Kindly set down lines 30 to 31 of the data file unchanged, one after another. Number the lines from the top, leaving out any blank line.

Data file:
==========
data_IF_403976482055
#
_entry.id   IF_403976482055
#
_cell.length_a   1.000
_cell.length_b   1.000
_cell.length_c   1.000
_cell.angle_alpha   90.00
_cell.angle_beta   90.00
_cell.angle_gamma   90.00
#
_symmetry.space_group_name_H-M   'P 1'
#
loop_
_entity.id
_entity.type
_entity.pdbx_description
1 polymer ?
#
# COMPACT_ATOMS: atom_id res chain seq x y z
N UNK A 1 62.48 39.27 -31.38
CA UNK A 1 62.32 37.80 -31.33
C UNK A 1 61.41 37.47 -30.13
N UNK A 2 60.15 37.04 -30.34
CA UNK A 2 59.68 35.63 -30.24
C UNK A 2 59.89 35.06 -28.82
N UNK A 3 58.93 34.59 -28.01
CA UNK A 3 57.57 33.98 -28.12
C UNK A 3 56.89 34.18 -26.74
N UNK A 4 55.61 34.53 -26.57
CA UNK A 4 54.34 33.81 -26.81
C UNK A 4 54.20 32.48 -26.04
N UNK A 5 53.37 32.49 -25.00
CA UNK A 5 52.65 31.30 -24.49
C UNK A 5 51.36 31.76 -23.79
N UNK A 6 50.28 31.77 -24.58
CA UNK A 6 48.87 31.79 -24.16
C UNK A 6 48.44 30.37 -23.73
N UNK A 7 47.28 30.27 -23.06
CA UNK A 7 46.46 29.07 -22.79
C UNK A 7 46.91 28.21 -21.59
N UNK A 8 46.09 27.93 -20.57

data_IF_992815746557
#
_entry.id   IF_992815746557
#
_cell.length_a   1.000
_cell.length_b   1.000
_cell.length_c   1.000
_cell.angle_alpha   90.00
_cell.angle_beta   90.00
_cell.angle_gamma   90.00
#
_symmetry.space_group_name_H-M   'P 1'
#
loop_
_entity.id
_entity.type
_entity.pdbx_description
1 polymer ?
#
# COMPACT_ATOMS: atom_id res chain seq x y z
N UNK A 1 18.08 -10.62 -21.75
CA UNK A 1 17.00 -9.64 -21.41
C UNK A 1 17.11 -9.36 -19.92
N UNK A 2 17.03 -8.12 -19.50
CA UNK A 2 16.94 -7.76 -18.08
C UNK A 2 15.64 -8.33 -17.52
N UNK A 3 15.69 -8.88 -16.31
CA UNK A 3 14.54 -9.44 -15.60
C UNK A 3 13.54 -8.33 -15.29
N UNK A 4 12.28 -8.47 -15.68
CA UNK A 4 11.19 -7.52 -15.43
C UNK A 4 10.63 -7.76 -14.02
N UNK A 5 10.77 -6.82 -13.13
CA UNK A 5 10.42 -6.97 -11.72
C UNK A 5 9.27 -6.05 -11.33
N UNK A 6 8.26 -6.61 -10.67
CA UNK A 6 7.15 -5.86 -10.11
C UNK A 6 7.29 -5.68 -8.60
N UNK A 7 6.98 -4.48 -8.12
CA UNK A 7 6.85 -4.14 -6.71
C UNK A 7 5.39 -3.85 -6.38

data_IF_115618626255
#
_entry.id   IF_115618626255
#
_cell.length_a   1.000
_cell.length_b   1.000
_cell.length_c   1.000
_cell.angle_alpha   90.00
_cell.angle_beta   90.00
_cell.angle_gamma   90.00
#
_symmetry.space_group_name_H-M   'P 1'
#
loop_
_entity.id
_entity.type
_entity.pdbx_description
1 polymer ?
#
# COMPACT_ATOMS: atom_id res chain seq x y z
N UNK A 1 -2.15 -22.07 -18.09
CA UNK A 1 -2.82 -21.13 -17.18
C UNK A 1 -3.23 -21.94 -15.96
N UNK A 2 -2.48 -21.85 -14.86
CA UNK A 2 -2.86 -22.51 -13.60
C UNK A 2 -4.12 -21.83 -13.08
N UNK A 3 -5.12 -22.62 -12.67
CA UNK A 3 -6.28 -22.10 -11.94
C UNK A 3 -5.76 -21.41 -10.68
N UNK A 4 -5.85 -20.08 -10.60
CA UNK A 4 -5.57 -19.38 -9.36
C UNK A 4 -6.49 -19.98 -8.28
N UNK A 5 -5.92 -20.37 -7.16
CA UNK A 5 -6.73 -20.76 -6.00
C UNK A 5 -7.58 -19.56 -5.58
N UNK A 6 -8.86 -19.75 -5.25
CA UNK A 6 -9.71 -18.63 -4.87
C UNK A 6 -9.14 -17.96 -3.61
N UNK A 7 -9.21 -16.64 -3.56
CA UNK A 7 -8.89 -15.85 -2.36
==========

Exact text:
N UNK A 4 55.61 34.53 -26.57
CA UNK A 4 54.34 33.81 -26.81